Lord Neuberger also dismissed the arguments that a decision to withdraw using the prerogative powers would be acceptable because the decision could be subject to judicial review or because ministers were accountable to Parliament, pointing out that these arguments could be used to justify all sorts of powers being granted to ministers. Nor did he place any significance on the fact that Parliament will be formally involved in the process of withdrawal. Whilst accepting that this seemed likely, he considered that it missed the point because the die would be cast before Parliament became involved.

(ii) The Referendum Act 2015

As regards the Referendum Act 2015, the claimants argued that it had no legal significance, only political significance, because it did not specify the consequences that would follow from a vote to leave. The Government argued that the 2015 Act was enacted on the basis that the result of the referendum would be decisive and that, having referred the question whether to leave the EU to the electorate, Parliament cannot have intended that the same question would then be referred straight back to it.

Lord Neuberger rejected the Government’s argument, considering that it assumed what it sought to prove, namely that the referendum was intended to have legal effect. The 2015 Act did not specify the consequences of a vote to leave and, as Lord Neuberger stated (at paragraph 121):

“121. Where, as in this case, implementation of a referendum result requires a change in the law of the land, and statute has not provided for that change, the change in the law must be made in the only way in which the UK constitution permits, namely through Parliamentary legislation.”

Lord Neuberger acknowledged that the result of the referendum did not have any legal effect but did recognise its great political significance.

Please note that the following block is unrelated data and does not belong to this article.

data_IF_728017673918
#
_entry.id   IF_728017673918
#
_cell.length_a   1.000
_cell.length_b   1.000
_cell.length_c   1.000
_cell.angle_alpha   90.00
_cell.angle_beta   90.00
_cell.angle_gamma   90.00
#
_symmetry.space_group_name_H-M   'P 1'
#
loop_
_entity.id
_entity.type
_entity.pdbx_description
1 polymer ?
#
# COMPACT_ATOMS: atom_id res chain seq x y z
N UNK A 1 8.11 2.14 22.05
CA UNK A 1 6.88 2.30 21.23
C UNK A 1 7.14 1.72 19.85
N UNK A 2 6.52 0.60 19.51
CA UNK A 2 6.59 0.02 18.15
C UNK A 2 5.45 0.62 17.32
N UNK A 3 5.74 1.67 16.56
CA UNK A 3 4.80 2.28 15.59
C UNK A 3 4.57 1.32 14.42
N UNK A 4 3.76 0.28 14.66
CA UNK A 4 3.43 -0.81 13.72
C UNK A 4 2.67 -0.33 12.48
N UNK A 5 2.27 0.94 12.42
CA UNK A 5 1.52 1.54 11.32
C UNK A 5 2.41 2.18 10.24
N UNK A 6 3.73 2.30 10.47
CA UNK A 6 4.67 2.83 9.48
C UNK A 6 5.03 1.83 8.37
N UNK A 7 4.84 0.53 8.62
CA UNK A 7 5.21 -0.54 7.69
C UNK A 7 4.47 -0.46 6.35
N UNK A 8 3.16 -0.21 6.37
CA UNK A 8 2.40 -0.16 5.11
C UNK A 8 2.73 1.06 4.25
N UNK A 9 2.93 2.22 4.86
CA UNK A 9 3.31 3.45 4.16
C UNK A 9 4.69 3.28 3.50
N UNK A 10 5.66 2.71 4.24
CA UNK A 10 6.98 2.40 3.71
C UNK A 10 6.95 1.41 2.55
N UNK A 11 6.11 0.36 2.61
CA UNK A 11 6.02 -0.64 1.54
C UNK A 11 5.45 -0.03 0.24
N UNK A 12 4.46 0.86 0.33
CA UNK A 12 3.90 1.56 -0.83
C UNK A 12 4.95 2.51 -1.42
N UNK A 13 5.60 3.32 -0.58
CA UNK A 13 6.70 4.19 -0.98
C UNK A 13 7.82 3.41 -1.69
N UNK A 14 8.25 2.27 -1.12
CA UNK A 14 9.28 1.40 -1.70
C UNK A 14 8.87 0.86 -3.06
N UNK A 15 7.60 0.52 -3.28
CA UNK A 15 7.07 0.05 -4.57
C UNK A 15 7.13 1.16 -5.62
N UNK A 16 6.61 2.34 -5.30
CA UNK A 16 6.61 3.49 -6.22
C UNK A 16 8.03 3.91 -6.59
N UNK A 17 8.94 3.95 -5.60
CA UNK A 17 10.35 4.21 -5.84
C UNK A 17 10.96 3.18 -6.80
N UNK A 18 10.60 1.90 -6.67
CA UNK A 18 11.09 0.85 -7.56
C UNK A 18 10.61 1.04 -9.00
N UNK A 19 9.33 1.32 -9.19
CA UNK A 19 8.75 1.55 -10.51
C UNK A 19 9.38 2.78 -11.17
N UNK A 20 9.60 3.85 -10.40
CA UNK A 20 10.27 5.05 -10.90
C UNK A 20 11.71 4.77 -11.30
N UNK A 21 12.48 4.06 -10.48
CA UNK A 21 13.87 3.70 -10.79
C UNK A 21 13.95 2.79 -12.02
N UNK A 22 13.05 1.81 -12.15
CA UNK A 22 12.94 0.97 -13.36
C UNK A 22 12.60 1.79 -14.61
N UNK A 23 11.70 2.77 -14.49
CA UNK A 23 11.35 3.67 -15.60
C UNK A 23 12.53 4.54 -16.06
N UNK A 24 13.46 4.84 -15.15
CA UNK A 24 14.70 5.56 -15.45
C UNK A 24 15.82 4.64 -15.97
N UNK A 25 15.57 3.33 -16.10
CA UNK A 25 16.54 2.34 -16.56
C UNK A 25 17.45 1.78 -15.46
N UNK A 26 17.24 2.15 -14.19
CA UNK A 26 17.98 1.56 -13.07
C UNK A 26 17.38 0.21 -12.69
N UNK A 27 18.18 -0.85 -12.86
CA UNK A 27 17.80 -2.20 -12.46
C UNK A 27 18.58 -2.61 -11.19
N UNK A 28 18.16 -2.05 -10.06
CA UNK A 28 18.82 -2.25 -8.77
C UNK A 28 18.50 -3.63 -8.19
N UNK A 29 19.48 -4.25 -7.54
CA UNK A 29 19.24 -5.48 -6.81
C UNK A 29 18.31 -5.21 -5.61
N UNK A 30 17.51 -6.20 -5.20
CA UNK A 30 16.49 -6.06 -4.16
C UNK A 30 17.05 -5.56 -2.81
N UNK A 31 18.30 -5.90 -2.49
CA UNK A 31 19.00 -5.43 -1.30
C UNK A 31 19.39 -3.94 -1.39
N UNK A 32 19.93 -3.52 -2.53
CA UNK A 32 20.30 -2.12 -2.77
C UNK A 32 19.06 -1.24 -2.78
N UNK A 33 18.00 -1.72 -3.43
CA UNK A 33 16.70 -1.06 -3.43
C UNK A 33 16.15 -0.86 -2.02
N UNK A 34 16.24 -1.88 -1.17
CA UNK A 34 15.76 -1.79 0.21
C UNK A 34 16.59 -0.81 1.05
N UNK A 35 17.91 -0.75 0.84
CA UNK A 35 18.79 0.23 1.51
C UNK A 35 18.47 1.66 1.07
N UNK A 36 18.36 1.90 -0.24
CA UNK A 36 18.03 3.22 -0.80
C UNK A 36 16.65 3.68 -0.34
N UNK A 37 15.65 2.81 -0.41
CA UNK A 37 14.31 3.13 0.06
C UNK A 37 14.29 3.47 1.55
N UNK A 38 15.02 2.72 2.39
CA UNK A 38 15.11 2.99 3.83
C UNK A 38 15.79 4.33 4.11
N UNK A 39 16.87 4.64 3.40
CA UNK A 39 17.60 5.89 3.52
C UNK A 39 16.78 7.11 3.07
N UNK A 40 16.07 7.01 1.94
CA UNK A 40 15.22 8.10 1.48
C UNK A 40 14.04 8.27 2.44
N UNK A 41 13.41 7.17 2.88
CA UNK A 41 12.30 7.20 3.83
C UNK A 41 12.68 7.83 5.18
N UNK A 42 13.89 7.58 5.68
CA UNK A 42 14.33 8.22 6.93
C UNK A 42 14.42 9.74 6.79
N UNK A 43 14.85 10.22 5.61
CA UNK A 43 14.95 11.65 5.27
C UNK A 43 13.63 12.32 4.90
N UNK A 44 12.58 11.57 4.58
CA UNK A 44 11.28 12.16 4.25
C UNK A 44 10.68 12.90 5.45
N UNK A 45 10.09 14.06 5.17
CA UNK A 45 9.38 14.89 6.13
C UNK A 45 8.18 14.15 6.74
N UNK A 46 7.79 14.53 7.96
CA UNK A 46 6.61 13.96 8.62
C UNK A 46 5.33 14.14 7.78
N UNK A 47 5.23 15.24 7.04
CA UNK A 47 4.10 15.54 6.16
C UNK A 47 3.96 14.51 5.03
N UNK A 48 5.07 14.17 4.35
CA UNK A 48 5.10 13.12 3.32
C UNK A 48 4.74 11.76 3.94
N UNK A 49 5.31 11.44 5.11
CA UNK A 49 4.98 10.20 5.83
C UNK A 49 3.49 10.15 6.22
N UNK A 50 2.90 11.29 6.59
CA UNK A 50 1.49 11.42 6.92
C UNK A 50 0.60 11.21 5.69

“124. Thus, the referendum of 2016 did not change the law in a way which would allow ministers to withdraw the United Kingdom from the European Union without legislation. But that in no way means that it is devoid of effect. It means that, unless and until acted on by Parliament, its force is political rather than legal. It has already shown itself to be of great political significance.”

(iii) The form of legislation required

The Supreme Court considered the question of the form of legislation required to trigger Article 50 to be “entirely a matter for Parliament” but, having said that, Lord Neuberger did make clear that a very brief statute would suffice:

“122. What form such legislation should take is entirely a matter for Parliament. But, in the light of a point made in oral argument, it is right to add that the fact that Parliament may decide to content itself with a very brief statute is nothing to the point. There is no equivalence between the constitutional importance of a statute, or any other document, and its length or complexity. A notice under article 50(2) could no doubt be very short indeed, but that would not undermine its momentous significance. The essential point is that, if, as we consider, what would otherwise be a prerogative act would result in a change in domestic law, the act can only lawfully be carried out with the sanction of primary legislation enacted by the Queen in Parliament.”